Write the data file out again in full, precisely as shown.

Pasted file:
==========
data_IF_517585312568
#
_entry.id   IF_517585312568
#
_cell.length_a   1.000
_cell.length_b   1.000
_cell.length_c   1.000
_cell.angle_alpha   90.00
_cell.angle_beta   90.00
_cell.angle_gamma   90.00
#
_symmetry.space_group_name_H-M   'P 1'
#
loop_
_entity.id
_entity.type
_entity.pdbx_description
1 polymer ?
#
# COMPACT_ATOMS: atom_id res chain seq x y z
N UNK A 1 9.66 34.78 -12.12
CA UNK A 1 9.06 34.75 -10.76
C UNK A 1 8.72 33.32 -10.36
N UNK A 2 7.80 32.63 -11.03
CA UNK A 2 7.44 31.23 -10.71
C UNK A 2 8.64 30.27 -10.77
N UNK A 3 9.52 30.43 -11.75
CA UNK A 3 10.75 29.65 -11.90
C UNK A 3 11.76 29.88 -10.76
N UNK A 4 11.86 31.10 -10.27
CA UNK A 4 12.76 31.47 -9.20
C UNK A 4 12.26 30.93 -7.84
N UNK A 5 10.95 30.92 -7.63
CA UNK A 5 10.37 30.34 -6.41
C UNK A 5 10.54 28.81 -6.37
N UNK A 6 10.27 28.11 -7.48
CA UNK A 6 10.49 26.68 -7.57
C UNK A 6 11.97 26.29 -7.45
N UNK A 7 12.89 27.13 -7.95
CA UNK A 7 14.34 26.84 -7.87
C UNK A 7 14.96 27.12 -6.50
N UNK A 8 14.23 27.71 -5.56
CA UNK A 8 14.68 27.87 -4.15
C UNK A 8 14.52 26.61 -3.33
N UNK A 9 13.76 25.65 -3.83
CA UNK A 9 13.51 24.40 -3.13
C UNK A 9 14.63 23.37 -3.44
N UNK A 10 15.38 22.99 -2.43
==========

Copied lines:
data_IF_517585312568
#
_entry.id   IF_517585312568
#
_cell.length_a   1.000
_cell.length_b   1.000
_cell.length_c   1.000
_cell.angle_alpha   90.00
_cell.angle_beta   90.00
_cell.angle_gamma   90.00
#
_symmetry.space_group_name_H-M   'P 1'
#
loop_
_entity.id
_entity.type
_entity.pdbx_description
1 polymer ?
#
# COMPACT_ATOMS: atom_id res chain seq x y z
N UNK A 1 9.66 34.78 -12.12
CA UNK A 1 9.06 34.75 -10.76
C UNK A 1 8.72 33.32 -10.36
N UNK A 2 7.80 32.63 -11.03
CA UNK A 2 7.44 31.23 -10.71
C UNK A 2 8.64 30.27 -10.77
N UNK A 3 9.52 30.43 -11.75
CA UNK A 3 10.75 29.65 -11.90
C UNK A 3 11.76 29.88 -10.76
N UNK A 4 11.86 31.10 -10.27
CA UNK A 4 12.76 31.47 -9.20
C UNK A 4 12.26 30.93 -7.84
N UNK A 5 10.95 30.92 -7.63
CA UNK A 5 10.37 30.34 -6.41
C UNK A 5 10.54 28.81 -6.37
N UNK A 6 10.27 28.11 -7.48
CA UNK A 6 10.49 26.68 -7.57
C UNK A 6 11.97 26.29 -7.45
N UNK A 7 12.89 27.13 -7.95
CA UNK A 7 14.34 26.84 -7.87
C UNK A 7 14.96 27.12 -6.50
N UNK A 8 14.23 27.71 -5.56
CA UNK A 8 14.68 27.87 -4.15
C UNK A 8 14.52 26.61 -3.33
N UNK A 9 13.76 25.65 -3.83
CA UNK A 9 13.51 24.40 -3.13
C UNK A 9 14.63 23.37 -3.44
N UNK A 10 15.38 22.99 -2.43